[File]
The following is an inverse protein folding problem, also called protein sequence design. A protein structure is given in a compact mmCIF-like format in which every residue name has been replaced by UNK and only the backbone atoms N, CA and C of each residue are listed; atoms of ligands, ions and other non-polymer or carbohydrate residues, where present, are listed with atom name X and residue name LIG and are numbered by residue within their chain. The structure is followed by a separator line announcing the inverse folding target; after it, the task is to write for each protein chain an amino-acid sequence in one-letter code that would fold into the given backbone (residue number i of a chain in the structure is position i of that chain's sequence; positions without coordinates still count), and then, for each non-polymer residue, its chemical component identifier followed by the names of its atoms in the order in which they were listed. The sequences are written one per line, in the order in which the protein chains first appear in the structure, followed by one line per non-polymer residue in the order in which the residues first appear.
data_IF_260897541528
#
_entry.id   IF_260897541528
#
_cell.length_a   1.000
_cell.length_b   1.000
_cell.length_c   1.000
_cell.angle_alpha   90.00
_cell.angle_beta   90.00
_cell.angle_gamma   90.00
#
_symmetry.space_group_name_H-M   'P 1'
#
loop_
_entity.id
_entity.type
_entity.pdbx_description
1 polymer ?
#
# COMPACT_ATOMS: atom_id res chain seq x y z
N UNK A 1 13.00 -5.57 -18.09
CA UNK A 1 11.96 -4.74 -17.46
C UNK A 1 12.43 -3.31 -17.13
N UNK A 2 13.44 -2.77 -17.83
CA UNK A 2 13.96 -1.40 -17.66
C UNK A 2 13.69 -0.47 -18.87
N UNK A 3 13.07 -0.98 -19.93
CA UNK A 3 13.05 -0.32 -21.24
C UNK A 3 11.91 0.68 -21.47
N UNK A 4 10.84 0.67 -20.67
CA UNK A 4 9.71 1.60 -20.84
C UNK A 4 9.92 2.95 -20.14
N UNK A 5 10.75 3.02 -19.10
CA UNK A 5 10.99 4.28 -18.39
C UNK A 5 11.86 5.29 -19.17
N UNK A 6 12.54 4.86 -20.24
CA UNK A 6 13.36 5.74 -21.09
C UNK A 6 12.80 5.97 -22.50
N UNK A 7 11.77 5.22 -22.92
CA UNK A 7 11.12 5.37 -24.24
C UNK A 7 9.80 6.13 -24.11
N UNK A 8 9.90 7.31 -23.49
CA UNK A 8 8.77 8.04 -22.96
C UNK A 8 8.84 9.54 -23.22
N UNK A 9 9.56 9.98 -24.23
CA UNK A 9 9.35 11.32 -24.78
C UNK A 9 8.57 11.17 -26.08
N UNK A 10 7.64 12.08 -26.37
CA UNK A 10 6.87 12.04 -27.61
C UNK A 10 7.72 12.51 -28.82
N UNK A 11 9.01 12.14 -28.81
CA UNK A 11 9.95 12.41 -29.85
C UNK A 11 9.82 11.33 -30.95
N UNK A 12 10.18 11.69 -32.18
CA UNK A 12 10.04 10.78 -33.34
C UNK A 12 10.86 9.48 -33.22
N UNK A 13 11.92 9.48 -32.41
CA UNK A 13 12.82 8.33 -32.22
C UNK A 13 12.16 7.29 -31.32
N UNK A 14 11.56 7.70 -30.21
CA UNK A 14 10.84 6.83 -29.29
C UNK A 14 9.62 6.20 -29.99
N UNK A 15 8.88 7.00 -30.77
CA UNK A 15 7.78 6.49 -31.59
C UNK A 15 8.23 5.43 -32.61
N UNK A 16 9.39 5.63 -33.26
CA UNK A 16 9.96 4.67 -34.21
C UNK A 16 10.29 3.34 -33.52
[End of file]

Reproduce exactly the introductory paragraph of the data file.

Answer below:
The following is an inverse protein folding problem, also called protein sequence design. A protein structure is given in a compact mmCIF-like format in which every residue name has been replaced by UNK and only the backbone atoms N, CA and C of each residue are listed; atoms of ligands, ions and other non-polymer or carbohydrate residues, where present, are listed with atom name X and residue name LIG and are numbered by residue within their chain. The structure is followed by a separator line announcing the inverse folding target; after it, the task is to write for each protein chain an amino-acid sequence in one-letter code that would fold into the given backbone (residue number i of a chain in the structure is position i of that chain's sequence; positions without coordinates still count), and then, for each non-polymer residue, its chemical component identifier followed by the names of its atoms in the order in which they were listed. The sequences are written one per line, in the order in which the protein chains first appear in the structure, followed by one line per non-polymer residue in the order in which the residues first appear.